“In an odd way,” Kenneth Roth, the executive director of Human Rights Watch, said, “the sexual abuses at Abu Ghraib have become a diversion for the prisoner abuse and the violation of the Geneva Conventions that is authorized.” Since September 11th, Roth added, the military has systematically used third-degree techniques around the world on detainees. “Some jags hate this and are horrified that the tolerance of mistreatment will come back and haunt us in the next war,” Roth told me. “We’re giving the world a ready-made excuse to ignore the Geneva Conventions. Rumsfeld has lowered the bar.”

Some thoughts and a cartoon

I'm still reading the Hersh article, I'll post my comments about it soon, but first. A thought came to me. 9-11 will take up a page in American History books. There will be a photo of a plane hitting a tower, and maybe a bullet point thing at the bottom about the patriot act.
Oh, also check out this cartoon.
I just finished "Berkeley at War" for you History of American Radicalism class. War really good, gave me a much better grounding in what caused this capitalistic post-modern society we live in.
"The hippies brought a more casual, permissive attitude toward sex and drugs, an open expression of personality through clothes and hair, the sanctification of leisure in lieu of the work ethic, the adoption of born-again Christianity or eastern religions, and the acceptance of rock music."
Think of the antithisis of these things (and mayhap the result too) HIV/AIDS, consumerism and the nike lable (expressing one's personality through clothing), leisure into "bread and circisus), individualistic religion, and making music people into gods.
Interestingly the tactics of the students are lifted from Civil Right's actions in the south, Rock and Roll was lifted from Jazz. Things never change, today white kids ride tiny bikes as poor African Americans in the Ghettos did, difference being that the African Americans did it because they couldn't afford a new bike dumb white kids doit because they assume it makes them look cool. From Elvis to Slim Shady.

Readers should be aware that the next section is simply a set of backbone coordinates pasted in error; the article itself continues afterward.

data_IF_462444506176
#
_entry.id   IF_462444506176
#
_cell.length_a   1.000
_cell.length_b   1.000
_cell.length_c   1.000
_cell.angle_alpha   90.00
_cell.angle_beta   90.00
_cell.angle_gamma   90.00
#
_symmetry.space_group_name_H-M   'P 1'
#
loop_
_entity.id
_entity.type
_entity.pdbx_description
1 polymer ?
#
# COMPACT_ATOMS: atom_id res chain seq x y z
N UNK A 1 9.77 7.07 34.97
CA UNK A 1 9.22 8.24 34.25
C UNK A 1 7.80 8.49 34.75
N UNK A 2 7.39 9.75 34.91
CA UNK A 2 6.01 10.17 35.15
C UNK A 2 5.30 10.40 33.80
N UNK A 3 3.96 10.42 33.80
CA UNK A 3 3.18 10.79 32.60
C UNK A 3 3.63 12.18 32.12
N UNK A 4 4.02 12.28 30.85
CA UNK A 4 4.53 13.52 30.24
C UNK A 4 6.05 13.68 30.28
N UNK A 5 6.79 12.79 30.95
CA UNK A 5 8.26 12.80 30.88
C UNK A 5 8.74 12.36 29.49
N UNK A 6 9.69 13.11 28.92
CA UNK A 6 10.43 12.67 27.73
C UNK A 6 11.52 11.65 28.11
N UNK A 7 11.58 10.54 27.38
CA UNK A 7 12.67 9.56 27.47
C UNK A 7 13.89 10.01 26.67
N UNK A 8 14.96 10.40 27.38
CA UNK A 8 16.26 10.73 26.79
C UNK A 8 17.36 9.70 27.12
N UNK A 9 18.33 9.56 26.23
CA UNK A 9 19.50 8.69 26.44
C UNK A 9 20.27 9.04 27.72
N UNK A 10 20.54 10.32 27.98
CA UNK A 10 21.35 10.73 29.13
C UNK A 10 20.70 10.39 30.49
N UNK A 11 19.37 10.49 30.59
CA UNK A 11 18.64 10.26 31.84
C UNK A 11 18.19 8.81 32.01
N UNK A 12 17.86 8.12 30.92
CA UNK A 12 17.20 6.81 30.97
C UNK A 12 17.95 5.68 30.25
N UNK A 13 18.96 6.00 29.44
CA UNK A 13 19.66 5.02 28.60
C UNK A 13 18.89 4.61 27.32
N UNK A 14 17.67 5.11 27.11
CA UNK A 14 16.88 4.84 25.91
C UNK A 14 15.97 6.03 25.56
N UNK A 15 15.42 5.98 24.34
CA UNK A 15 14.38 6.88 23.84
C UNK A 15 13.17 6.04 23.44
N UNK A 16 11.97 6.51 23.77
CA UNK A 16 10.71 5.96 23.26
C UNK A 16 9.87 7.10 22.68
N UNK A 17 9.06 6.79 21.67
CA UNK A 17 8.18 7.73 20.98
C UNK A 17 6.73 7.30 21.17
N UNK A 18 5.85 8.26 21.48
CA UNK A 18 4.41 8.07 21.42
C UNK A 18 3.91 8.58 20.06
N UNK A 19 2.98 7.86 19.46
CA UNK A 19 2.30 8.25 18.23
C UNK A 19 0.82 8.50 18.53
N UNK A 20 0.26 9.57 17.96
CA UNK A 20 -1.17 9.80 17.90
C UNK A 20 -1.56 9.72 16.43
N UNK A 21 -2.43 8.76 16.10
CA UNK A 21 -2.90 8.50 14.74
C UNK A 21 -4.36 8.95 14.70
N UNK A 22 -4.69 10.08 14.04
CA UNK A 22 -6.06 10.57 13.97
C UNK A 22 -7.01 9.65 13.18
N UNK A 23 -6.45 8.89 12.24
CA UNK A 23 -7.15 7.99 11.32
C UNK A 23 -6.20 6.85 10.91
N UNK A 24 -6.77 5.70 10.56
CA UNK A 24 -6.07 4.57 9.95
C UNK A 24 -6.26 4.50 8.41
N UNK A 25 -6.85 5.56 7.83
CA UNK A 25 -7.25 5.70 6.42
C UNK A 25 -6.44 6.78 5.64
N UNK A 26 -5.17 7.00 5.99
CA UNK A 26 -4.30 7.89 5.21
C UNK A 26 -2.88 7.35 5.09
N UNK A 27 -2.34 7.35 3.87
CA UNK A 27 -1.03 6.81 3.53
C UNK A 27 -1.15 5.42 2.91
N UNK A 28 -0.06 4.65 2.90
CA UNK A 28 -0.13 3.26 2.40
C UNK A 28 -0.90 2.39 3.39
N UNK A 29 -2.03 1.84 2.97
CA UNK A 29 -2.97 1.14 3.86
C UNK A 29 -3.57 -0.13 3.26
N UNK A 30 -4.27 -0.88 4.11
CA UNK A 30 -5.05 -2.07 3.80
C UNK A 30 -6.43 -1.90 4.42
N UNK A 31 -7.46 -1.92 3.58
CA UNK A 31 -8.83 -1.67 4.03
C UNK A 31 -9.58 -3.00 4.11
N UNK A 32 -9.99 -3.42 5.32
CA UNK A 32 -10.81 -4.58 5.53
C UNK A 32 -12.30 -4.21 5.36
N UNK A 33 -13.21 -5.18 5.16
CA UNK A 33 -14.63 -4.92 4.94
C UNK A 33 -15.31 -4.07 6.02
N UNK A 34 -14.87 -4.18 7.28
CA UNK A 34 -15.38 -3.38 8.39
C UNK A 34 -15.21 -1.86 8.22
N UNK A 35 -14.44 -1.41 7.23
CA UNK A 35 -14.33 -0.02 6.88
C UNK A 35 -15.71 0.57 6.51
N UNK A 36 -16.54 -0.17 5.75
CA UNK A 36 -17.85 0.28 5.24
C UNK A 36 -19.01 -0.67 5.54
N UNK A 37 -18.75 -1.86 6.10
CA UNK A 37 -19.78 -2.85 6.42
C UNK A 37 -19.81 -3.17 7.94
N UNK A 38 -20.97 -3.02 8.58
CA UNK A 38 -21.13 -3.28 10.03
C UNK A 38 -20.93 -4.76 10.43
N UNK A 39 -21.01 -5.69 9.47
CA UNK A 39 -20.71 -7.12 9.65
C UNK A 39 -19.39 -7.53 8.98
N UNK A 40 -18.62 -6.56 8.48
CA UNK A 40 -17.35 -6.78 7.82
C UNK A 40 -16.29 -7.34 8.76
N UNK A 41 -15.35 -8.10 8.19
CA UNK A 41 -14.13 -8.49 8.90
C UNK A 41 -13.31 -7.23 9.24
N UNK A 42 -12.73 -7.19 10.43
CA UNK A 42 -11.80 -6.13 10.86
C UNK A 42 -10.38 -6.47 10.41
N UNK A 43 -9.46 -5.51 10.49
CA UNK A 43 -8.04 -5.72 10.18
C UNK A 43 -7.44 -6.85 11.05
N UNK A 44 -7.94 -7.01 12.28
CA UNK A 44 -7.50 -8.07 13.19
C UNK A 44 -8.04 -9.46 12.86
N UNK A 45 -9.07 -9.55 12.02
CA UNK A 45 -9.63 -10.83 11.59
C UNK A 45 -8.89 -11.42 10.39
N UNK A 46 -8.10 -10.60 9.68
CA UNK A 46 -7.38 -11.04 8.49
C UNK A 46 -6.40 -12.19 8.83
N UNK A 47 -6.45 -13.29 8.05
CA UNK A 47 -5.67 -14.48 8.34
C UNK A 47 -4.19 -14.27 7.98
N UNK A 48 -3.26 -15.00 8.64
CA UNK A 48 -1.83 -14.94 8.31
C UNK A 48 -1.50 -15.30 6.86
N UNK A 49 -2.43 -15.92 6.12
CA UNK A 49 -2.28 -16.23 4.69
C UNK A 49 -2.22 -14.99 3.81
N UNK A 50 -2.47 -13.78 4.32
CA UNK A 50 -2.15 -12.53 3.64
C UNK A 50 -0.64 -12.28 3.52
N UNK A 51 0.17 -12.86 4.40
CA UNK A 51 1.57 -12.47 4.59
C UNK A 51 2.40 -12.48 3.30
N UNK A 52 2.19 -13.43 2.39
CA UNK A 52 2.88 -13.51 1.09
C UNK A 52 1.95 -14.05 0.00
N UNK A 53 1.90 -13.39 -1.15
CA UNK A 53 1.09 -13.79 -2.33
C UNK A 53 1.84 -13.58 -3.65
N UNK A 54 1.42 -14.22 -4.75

Operation "Copper Green"

That was the name of Rumsfeld's sexual humiliation operation in the war against terror performed in Iraq.

Report: Rumsfeld OK'd Prisoner Program

"NEW YORK - Defense Secretary Donald Rumsfeld authorized the expansion of a secret program that encouraged physical coercion and sexual humiliation of Iraqi prisoners to obtain intelligence about the growing insurgency in Iraq (news - web sites), The New Yorker reported Saturday."

But... But Bush said Rumsfeld was "doing a superb job"! What is superb about torture?

Thursday, May 13, 2004

BIG NEWS: We are out of Iraq

If the interium government asks the US to leave we are gone.

Trying to post pictures again

Does this work?

The Pope vs. the President

Mind you, as a Lutheran I believe myself to be my own "Priest, Bishop, and Pope," so "the Pope" has been critiquing Bush's policy for a time now. That said here is the article.



Pope John Paul II is expected to warn President George W. Bush when the two men meet on June 4 that his policy in Iraq is wrong and the actions of US troops are damaging efforts to bring religions closer together, a senior Vatican official said Thursday.

Cardinal Pio Laghi said the US-led occupation force in Iraq should be replaced by "a multinational presence which is not dominated by those who wanted and fought the war".

It was not enough for a military force in Iraq not to be under US command, "it must not even give the impression that it is", he said.

The secret of a long and happy marriage appears to be not to expect too much from it.

US researchers say that, unless you have superior relationship skills, your hopes of cosy coupledom are likely to be dashed.